But Jalena Dayvault, the DOE's site manager for the Durango disposal site, said the site isn't set up for that kind of activity. The disposal cell, which contains about 2.5 million cubic yards of contaminated material, was capped and closed in 1996 and sees little use other than regular monitoring.

And so, it appears it might take an act of Congress to gain access to the site.

U.S. Sen. Michael Bennet and U.S. House Rep. Scott Tipton, at the request of local stakeholders, have drafted federal legislation that would require the DOE to give land to the state health department for use as a storage site for the tailings.

"The health and safety of the community is of utmost concern, which is why our office is drafting legislation to address the issues associated with disposing of the tailings," said Courtney Gidner, a spokeswoman for Bennet.

A representative for Tipton said the office is so far in agreement with the plan.

Health risks vary

The human health risks for exposure to uranium have always been a controversial topic.

When uranium decays, it produces a radioactive gas called radon that, when inhaled, has been linked to higher rates of lung cancer. Both uranium and radon are naturally occurring and found in elevated levels in Southwest Colorado.

But Craig Little, an independent radiation protection consultant who was part of the DOE's contracted team that conducted the first surveys of properties around Durango in the 1980s, said two factors play major roles in gauging the risk to human health.

First, exposure to radon gas isn't an immediate health concern. Instead, it takes years of exposure for the real health risks to kick in, a reality that creates an obstacle for health experts to draw a direct line from the dangers of uranium to humans.

And second, in the case of tailings used around properties, the level of risk is highly dependent on where the tailings are located. Outside, the tailings pose virtually no risk to human health. But inside, if gas is trapped in rooms where people frequent, there can be a huge health concern.

Ultimately, Little said there's no predicting if someone will or will not get sick. Radon, he said, just increases the chances of getting lung cancer.

"The key thing for a property owner to understand: If they think their house is one of them, test for radon," he said. "And if your house has high radon, investigate what it would take to remove or mitigate it, and don't lose sleep over it."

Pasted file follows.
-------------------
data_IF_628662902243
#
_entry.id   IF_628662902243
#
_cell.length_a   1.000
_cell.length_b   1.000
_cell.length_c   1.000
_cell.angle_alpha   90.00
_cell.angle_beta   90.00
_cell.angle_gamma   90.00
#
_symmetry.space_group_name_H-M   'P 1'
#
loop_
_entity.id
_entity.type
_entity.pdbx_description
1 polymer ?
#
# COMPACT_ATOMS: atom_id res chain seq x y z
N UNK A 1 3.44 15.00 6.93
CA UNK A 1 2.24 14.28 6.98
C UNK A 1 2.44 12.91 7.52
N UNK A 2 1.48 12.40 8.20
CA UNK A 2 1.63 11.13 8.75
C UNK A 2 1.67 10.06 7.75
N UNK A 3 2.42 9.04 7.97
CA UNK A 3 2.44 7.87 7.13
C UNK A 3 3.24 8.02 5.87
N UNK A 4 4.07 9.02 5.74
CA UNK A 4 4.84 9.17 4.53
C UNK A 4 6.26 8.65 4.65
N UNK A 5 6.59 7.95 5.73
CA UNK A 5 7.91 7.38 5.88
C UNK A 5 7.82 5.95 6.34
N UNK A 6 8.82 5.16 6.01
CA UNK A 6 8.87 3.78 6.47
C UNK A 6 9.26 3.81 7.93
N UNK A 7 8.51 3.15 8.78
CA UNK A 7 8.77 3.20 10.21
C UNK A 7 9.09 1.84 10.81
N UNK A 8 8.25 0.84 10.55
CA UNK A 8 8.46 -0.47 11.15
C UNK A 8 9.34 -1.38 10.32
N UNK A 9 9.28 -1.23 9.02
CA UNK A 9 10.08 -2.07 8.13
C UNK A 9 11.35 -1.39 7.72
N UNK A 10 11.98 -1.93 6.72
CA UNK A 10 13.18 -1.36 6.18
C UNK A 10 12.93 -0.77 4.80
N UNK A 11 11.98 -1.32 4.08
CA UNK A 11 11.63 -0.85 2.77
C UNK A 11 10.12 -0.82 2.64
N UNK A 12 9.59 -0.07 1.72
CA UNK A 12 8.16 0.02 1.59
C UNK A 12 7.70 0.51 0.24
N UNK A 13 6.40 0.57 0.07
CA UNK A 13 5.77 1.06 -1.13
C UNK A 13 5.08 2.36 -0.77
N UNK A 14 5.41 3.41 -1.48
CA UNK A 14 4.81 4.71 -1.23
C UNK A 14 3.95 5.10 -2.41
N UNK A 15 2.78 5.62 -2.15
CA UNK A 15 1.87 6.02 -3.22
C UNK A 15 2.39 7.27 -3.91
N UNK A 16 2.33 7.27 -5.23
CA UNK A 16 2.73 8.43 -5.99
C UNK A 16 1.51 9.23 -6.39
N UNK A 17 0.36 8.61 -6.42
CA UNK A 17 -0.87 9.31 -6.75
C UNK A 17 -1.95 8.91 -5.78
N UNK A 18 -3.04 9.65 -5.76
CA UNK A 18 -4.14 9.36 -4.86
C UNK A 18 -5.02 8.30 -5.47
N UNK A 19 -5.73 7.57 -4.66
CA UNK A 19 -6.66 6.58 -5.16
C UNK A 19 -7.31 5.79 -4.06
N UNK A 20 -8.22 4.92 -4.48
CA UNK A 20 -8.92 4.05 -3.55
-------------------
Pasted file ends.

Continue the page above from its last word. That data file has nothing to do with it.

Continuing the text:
Chris Shuey, an expert on uranium impacts to human health for the Southwest Research Center and Information Center, said it was clear early on that uranium was making the miners who spent hours and days underground sick.

Less focus has been placed on the possible implications of people living in homes surrounded by tailings, however.

"I don't know that anyone has ever followed people who were found to be living in contaminated structures," he said. "There's a lot we still don't know."

Still, the risks of radon indoors is real, Shuey said, and is continually listed as the second leading cause of lung cancer in the U.S., behind smoking.

"It's a very real risk, and if there are structures that used milling waste, they should take action," he said. "If you don't look, you don't know."

Aside from outright removal of tailings, radon issues can also be mitigated by creating proper ventilation in a house. Each situation is different, in terms of the levels of radon and how much it would cost to deal with the problem, and all that information remains unknown in the case of Durango's newly identified hot spots.

But unlike in the 1980s, when the federal government covered the bill, cleanup costs this time will fall to the property owners.

Making property owners aware

Local officials contacted for this story said they were alerted a few weeks ago about the state health department's concern more than 100 properties could still be affected by mistakes made in the past. Since, a concerted effort to educate the public and provide solutions is in the works.

That effort won't be unveiled to the public, however, until the disposal site is secured.

"Our intent is not to alarm residents," said La Plata County Commissioner Gwen Lachelt. "But there are unmitigated sites . and it is a public health issue. Folks have a right to know whether or not their property has any tailings."

Durango is not unique - communities across the West that once took part in America's quest for atomic power now deal with lingering and complicated issues. In Grand Junction, for instance, tailings are far more widespread throughout town, with an estimated 6,000 affected properties, CDPHE's White said.

In Durango, though, people have no other option at the moment than to haul the waste nearly four hours to Grand Junction, where there is a permanent disposal site.

City Councilor Dean Brookie said he supports using the Durango disposal site for the uranium tailings as a temporary staging area. He said the city intends to support Bennet's and Tipton's legislation.

"There's no secret about the history of Durango, every entrance to town drove past that huge mountain of uranium tailings, where the dog park is now," Brookie said. "If we can move a mountain, we can deal with whatever tailings still linger in our community."

Residents who want a survey of their property for potential uranium tailings can request one by calling the state health department at (970) 248-7164 or emailing